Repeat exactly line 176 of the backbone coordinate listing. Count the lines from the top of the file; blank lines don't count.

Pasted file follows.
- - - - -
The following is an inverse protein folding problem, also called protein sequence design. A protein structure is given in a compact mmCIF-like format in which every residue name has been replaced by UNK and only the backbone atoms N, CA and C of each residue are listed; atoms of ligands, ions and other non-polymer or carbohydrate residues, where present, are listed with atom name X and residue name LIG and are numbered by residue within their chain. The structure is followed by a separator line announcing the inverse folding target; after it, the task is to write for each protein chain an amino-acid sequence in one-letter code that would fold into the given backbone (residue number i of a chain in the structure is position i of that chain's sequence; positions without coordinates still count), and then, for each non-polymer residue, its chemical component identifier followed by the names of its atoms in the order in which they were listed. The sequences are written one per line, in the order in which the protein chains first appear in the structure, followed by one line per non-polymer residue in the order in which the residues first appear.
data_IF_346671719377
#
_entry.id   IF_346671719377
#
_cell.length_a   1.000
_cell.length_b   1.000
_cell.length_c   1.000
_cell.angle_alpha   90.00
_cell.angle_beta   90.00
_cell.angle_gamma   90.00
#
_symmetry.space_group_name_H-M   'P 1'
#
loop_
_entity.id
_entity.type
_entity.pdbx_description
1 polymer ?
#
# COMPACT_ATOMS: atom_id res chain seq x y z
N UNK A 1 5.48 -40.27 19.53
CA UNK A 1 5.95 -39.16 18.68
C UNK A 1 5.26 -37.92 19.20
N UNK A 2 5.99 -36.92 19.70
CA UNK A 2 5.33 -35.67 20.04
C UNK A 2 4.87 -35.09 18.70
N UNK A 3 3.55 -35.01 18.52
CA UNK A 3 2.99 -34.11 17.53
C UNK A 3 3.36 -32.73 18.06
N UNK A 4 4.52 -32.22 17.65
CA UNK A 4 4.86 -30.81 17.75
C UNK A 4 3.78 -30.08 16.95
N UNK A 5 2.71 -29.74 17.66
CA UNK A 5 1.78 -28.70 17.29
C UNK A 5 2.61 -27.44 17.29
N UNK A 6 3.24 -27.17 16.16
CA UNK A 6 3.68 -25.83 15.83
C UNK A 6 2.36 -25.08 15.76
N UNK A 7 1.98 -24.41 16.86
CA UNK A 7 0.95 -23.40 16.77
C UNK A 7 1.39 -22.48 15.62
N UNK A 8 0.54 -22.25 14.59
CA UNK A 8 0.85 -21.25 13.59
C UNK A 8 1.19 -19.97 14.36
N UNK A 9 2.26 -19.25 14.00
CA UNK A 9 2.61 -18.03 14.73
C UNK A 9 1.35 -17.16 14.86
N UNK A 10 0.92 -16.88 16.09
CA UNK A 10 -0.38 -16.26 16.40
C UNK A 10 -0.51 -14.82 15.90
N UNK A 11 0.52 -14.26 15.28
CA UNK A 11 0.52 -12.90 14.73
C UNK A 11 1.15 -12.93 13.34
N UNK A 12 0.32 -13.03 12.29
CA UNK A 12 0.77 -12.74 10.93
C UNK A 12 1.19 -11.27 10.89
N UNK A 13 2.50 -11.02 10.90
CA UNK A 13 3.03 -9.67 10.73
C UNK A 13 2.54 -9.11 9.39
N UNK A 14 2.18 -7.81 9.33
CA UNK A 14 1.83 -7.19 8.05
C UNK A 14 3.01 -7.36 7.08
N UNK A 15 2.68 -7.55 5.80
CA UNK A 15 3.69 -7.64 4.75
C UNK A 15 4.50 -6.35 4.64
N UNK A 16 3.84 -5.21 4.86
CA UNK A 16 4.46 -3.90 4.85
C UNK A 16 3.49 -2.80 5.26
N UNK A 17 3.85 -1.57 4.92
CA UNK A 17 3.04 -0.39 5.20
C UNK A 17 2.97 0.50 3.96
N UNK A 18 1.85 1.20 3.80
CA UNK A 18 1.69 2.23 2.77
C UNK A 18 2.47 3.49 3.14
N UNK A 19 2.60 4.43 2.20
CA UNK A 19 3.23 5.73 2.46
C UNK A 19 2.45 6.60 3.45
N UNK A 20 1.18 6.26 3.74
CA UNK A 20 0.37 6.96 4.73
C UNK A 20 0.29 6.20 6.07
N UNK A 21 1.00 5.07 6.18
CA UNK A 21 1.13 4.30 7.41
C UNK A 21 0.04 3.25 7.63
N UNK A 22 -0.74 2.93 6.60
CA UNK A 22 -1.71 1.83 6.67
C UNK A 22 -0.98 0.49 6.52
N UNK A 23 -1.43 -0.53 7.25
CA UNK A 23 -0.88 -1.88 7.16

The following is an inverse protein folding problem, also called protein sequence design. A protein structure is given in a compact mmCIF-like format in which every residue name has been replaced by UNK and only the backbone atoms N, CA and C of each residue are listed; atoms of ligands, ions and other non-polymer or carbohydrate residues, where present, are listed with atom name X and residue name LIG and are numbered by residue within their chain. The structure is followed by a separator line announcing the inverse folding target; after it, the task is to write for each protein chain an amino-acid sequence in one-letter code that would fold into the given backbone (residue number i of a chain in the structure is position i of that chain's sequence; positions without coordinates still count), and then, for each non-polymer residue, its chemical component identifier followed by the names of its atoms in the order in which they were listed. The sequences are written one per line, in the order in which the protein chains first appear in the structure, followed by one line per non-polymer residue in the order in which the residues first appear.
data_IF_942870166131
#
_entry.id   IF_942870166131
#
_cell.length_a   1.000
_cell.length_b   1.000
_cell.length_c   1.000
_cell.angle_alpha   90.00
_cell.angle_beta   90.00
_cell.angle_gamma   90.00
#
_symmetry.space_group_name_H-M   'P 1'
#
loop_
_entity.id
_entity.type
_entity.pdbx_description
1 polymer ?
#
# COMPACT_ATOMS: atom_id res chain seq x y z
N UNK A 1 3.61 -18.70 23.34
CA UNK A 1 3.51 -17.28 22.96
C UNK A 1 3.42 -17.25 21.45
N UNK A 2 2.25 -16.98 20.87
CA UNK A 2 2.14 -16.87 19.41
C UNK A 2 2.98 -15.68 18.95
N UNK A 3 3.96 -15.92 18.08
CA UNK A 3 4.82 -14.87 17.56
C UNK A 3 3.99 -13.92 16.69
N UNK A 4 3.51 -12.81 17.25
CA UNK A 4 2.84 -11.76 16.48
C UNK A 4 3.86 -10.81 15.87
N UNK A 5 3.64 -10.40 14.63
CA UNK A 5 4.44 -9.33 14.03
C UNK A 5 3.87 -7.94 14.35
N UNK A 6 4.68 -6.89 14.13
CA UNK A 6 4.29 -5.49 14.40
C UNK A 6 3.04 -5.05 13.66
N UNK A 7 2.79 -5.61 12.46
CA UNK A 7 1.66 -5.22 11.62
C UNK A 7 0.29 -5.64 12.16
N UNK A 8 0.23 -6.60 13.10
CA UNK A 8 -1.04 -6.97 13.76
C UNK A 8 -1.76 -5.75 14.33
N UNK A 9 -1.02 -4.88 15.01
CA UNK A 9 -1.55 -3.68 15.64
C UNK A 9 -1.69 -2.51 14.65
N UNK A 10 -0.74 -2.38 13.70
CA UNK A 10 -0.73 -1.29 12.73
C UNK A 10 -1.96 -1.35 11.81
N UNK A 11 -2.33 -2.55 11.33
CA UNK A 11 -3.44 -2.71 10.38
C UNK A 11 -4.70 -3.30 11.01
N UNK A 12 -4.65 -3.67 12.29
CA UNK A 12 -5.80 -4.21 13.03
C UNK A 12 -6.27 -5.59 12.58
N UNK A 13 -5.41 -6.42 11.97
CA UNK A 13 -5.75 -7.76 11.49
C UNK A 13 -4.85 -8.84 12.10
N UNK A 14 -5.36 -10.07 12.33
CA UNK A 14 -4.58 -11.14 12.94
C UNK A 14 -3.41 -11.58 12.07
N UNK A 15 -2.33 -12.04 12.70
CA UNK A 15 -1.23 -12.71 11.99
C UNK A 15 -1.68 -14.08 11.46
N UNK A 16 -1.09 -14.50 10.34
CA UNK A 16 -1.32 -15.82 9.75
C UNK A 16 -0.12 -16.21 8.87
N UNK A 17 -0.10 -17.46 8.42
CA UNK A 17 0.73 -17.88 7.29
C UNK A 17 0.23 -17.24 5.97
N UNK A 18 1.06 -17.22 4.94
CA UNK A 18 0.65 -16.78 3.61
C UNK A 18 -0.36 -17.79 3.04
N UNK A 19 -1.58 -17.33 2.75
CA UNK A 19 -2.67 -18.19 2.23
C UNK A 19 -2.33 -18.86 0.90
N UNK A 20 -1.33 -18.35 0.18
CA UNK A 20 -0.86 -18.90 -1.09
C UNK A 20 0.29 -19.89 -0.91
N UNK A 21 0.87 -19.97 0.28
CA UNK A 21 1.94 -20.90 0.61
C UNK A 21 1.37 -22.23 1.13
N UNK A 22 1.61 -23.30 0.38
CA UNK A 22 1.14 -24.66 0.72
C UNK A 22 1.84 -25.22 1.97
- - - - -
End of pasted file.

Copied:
C UNK A 22 1.84 -25.22 1.97